That it is being done, thanks to the Native Commissioners with the full co-operation of the native rulers, was emphasised this afternoon by the striking interview between the Duke of Connaught and King Lewanika, whose chieftain ship is acknowledged by a hundred and twenty thousand Barotses.

At four o'clock a procession of five hundred warriors escorted the old chief to Government House. The native drums and other instruments made a tremendous din, which increased when the Duke appeared on the verandah. There were yells and roars of welcome, and the whole body dropped on their knees in the road and clapped their hands, the Barotse form of salutation. Lewanika did not make obeisance. He was in a uni-form covered with gold lace, with a large curved sword and gold spurs,both of which he found very embarrassing. He was allowed to approach reverentially, and shake the Duke by the hand, but his son and Prime Minister knelt and clapped his hands, according to custom.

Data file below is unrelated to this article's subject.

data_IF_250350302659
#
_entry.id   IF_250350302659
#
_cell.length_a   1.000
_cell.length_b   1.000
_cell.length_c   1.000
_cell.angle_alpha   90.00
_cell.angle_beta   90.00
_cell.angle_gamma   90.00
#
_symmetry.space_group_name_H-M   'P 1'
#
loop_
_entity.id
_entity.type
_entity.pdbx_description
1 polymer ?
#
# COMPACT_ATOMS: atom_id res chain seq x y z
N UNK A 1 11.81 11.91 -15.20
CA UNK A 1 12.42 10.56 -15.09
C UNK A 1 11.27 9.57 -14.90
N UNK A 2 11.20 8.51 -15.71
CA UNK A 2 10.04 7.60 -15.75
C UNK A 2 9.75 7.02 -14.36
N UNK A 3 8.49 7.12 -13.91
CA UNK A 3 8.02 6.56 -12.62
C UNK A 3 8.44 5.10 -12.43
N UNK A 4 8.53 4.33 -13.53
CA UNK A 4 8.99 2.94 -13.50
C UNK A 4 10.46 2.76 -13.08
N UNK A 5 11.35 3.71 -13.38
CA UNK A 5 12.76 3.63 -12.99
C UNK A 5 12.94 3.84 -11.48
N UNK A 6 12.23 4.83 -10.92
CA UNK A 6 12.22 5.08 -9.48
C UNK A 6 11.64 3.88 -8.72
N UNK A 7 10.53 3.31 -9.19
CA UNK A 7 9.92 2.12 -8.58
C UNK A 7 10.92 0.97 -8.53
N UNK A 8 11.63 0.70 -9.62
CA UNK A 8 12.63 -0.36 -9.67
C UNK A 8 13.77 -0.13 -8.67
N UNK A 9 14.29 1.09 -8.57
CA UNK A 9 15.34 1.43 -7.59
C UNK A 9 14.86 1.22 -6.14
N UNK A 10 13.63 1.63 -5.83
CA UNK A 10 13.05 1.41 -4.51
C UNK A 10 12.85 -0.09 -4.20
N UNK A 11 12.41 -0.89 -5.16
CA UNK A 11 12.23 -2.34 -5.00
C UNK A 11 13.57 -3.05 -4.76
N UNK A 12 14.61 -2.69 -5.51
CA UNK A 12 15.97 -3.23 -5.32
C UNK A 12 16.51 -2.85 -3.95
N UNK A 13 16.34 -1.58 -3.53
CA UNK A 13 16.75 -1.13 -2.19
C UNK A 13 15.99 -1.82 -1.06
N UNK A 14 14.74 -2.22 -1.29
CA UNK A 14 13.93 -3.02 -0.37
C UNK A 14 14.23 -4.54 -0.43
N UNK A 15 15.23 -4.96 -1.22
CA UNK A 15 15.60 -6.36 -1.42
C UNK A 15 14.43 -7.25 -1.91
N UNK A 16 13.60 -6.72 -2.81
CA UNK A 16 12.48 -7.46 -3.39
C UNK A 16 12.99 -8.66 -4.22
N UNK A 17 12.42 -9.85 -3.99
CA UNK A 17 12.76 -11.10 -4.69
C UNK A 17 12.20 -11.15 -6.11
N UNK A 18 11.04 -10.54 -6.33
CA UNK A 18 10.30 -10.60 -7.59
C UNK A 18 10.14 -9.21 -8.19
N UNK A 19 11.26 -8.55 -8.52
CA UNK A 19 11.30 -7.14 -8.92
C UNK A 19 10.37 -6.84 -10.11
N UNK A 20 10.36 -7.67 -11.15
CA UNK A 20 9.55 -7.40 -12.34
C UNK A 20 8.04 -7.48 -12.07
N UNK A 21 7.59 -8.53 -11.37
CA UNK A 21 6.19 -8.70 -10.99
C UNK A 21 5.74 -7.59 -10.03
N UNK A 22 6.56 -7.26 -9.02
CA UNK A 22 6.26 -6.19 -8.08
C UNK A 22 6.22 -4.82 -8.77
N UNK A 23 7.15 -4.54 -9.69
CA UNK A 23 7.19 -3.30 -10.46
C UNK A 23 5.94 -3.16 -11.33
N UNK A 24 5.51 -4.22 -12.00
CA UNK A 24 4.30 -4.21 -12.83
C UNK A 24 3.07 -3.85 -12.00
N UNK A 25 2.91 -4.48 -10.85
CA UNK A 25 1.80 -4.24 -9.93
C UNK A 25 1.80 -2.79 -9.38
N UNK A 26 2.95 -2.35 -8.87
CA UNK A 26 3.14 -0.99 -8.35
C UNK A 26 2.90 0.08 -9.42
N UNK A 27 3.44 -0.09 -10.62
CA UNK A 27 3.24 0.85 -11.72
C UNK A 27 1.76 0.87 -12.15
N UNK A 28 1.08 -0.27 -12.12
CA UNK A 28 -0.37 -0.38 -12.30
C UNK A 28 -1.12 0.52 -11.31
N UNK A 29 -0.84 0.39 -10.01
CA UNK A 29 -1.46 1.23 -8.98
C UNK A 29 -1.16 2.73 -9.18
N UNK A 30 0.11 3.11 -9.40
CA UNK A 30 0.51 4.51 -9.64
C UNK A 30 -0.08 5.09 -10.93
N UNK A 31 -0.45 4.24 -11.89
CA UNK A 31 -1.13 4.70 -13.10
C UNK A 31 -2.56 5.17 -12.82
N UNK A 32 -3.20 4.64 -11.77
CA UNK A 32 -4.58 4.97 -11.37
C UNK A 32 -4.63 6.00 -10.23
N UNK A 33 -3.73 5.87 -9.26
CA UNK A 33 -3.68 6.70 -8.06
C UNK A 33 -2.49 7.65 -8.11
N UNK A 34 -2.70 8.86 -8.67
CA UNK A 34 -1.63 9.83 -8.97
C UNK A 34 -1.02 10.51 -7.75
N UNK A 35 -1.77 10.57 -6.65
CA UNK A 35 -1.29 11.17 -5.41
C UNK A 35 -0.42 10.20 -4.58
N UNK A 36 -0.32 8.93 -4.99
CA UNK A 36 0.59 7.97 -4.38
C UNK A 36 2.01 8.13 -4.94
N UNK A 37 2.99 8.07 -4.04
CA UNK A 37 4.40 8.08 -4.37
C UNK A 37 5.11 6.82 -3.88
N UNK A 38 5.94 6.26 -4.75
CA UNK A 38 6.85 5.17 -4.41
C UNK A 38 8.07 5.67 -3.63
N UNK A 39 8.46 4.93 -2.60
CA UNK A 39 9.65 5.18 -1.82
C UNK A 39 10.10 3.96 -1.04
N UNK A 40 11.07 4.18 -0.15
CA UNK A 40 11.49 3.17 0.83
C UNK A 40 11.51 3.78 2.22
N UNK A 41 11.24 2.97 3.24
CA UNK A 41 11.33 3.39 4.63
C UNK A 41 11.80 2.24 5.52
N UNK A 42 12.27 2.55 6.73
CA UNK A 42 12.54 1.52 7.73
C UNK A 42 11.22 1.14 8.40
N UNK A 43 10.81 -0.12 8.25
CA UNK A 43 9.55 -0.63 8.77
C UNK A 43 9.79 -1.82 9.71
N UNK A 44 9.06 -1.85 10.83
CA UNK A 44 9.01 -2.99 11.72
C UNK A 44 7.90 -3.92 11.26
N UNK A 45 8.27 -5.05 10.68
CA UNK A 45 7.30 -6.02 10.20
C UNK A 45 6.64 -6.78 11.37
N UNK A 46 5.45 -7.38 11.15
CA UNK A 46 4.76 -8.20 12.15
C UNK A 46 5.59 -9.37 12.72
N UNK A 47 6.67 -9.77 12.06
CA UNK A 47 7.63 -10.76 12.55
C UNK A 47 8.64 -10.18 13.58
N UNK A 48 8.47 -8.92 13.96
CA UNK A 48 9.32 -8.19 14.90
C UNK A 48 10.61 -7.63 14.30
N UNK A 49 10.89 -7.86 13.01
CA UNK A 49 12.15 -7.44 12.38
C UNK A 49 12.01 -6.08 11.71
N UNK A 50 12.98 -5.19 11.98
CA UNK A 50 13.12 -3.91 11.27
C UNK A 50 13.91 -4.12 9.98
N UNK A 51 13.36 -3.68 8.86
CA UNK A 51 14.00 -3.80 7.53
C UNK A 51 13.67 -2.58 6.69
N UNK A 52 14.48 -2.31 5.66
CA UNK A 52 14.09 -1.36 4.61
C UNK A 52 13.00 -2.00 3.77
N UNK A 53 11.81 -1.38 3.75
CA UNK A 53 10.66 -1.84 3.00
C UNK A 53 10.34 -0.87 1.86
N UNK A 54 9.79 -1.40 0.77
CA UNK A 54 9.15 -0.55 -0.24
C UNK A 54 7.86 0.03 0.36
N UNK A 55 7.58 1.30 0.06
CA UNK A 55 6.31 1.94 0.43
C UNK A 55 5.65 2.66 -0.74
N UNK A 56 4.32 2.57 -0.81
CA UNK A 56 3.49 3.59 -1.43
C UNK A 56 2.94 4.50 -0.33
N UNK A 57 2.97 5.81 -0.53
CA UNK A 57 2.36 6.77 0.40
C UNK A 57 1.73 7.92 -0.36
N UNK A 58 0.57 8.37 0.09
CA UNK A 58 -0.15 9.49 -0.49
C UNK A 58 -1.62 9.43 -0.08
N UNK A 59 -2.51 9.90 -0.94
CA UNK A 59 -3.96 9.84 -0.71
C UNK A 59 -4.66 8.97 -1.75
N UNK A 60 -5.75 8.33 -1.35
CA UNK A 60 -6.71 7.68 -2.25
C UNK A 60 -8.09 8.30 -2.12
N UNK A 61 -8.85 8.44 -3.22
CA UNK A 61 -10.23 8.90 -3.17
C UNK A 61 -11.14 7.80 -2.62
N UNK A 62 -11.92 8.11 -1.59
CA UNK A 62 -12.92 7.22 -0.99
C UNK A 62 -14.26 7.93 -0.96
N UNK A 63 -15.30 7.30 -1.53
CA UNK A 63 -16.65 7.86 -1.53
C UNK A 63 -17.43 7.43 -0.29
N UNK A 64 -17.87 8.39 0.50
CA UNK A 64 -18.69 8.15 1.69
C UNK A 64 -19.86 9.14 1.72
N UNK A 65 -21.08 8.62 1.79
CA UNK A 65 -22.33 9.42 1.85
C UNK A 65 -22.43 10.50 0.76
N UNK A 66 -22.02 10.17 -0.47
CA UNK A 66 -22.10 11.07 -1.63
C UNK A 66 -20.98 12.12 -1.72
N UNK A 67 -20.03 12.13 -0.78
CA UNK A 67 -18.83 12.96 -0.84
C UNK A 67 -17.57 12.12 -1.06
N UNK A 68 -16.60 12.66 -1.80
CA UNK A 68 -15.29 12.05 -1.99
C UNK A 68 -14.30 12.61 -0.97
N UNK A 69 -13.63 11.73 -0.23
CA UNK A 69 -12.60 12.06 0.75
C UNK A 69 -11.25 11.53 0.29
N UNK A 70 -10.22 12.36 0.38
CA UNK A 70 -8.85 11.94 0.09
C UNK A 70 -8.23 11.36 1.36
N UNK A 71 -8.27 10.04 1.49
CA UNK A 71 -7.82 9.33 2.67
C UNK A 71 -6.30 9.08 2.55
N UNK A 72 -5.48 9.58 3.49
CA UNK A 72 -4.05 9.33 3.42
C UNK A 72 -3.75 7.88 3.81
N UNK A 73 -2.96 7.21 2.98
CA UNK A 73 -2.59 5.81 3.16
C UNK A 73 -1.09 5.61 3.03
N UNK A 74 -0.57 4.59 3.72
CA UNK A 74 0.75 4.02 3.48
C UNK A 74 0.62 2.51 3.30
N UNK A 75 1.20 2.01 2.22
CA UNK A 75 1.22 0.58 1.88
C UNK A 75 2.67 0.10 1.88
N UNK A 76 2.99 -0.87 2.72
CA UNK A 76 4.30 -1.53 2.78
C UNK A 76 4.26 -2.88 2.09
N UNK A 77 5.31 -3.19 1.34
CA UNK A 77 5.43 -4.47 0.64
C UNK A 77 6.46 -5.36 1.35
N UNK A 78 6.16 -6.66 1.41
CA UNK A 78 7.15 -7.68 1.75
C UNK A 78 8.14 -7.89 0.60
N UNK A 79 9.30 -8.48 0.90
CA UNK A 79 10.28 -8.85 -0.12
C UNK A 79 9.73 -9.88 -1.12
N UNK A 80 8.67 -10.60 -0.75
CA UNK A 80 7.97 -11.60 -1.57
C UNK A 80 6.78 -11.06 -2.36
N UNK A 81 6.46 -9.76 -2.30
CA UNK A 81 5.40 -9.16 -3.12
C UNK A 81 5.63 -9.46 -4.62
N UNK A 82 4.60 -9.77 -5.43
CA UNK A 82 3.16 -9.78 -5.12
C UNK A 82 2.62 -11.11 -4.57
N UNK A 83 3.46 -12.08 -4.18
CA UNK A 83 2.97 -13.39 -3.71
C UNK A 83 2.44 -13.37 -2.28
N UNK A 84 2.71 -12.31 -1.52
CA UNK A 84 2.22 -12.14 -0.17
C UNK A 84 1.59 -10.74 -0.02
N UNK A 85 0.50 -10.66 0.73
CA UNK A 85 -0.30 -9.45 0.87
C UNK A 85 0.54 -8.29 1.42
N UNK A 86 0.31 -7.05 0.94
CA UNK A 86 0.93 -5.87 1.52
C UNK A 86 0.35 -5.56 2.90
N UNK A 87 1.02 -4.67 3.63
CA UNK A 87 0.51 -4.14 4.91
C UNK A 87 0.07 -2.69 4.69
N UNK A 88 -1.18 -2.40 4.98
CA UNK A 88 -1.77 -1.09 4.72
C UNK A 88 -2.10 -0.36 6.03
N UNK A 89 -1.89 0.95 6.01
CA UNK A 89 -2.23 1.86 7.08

An interchange of complimentary speeches and presents followed, the latter including a blue monkey in a cage.

The chief departed amid clouds of dust and renewed uproar. He has killed many bullocks, and will hold a great feast to celebrate the honour done him.

He told me afterwards that he was deeply touched by the Dukes fatherly kindness, and would keep a vivid recollection of the courtesy of King George when he visited London.

The Royal party are immensely popular with everybody. In spite of the heat they visited the golf and rifle clubs this morning, and late in the afternoon gave a general invitation to the white people to a tea-party and the planting of a commemoration tree in the public gardens.

November 15. Just after dinner this evening (on the journey from Livingstone to Salisbury ind Bulawayo) a glare was seen in the sky, and voices singing in a stentorian volume were heard. In a few minutes the train stopped at Wankie's Colliery, a township in the midst of the limitless veld, with an output of 500 tons of coal per day.

A huge bonfire blazed on the hill close to the line, and the royal salute was fired. The white population (about seventy) crowded round the saloon of the Duke, who immediately appeared, and thanked them for coming. He asked about the health of the place, and chatted of the prospects of the mines and the country generally for ten minutes. Meanwhile five hundred native colliers continued to sing "God Save the King" unceasingly, and when the train pulled out they cheered in genuine British fashion.

The Duke's ready response to, and frank pleasure in such demonstrations of loyalty is doing a great deal to rivet the ties of Imperial sentiment.